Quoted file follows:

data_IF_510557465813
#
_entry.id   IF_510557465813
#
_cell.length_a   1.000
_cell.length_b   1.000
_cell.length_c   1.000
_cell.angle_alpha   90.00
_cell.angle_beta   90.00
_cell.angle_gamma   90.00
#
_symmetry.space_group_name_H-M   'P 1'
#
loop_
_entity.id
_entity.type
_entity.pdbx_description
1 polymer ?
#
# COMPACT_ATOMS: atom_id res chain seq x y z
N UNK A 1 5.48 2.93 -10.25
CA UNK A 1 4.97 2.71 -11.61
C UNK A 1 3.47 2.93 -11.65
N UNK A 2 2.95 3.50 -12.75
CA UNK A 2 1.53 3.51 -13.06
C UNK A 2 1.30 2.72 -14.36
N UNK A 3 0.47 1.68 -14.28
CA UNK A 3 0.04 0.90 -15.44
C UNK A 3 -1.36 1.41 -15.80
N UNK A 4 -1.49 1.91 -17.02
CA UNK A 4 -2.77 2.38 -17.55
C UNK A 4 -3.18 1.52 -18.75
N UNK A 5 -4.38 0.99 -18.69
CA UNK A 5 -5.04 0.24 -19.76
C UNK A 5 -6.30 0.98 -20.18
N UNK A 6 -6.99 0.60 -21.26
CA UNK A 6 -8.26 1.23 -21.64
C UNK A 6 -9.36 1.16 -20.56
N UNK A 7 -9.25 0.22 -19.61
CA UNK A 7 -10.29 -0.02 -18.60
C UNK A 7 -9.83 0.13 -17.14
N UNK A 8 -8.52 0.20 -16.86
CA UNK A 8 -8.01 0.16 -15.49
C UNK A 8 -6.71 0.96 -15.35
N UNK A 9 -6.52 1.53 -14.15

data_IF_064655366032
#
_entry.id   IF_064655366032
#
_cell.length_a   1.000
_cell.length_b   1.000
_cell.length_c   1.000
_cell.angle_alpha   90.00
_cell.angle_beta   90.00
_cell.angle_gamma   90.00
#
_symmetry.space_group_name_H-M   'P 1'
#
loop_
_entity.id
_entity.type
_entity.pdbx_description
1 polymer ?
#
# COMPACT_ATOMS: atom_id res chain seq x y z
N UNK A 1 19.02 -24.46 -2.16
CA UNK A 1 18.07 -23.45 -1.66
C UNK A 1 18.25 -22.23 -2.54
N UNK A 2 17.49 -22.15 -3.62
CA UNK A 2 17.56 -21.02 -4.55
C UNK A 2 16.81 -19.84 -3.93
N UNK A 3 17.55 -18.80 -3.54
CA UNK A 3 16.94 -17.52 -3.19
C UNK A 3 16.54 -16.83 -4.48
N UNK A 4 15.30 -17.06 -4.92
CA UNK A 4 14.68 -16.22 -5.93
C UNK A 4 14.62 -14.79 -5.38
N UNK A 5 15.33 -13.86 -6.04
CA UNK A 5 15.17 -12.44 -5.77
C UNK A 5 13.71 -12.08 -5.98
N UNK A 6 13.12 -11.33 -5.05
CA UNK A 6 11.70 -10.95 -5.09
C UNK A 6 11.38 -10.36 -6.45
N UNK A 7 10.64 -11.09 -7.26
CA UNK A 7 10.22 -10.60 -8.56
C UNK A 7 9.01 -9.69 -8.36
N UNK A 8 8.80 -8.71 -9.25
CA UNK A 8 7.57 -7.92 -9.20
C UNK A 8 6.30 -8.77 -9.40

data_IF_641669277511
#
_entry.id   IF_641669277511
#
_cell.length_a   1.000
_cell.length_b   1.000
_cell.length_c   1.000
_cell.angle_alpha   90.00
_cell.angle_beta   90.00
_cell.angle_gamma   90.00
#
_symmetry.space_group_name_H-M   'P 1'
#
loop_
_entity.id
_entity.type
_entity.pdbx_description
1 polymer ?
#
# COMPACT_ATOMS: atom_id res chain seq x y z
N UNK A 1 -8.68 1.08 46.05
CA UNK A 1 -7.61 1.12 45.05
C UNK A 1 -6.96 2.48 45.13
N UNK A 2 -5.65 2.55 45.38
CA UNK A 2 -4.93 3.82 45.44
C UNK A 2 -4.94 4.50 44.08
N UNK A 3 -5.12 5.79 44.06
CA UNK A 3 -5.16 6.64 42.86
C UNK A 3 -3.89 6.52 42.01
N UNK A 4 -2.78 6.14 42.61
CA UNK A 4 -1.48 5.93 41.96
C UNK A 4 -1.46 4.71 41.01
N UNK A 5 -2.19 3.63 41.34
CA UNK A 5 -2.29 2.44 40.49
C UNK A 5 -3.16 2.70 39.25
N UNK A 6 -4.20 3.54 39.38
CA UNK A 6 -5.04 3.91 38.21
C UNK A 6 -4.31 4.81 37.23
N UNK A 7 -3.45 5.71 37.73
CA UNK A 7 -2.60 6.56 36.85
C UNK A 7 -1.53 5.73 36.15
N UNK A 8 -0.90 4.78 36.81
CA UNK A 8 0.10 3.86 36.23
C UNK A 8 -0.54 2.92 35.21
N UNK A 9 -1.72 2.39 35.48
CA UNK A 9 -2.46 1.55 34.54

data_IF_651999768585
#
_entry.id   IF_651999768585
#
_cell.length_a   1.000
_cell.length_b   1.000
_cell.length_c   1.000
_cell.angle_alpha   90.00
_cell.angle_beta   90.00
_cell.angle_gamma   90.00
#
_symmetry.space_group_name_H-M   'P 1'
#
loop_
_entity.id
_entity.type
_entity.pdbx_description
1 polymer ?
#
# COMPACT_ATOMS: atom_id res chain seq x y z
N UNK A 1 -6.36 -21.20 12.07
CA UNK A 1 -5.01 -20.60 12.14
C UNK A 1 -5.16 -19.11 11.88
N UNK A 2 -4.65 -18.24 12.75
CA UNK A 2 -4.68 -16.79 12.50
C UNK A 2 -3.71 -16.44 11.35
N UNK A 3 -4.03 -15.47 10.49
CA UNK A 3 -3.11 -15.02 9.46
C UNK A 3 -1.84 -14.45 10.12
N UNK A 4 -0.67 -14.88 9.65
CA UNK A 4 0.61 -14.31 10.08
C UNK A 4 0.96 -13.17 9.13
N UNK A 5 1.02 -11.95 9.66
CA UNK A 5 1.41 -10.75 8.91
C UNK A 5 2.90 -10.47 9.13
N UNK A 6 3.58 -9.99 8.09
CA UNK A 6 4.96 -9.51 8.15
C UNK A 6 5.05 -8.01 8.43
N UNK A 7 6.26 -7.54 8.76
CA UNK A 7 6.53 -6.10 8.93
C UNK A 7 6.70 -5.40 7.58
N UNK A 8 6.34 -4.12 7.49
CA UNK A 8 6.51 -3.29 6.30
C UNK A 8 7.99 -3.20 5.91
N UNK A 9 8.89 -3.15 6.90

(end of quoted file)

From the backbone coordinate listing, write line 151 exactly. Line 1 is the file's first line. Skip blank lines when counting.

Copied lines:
_entity.type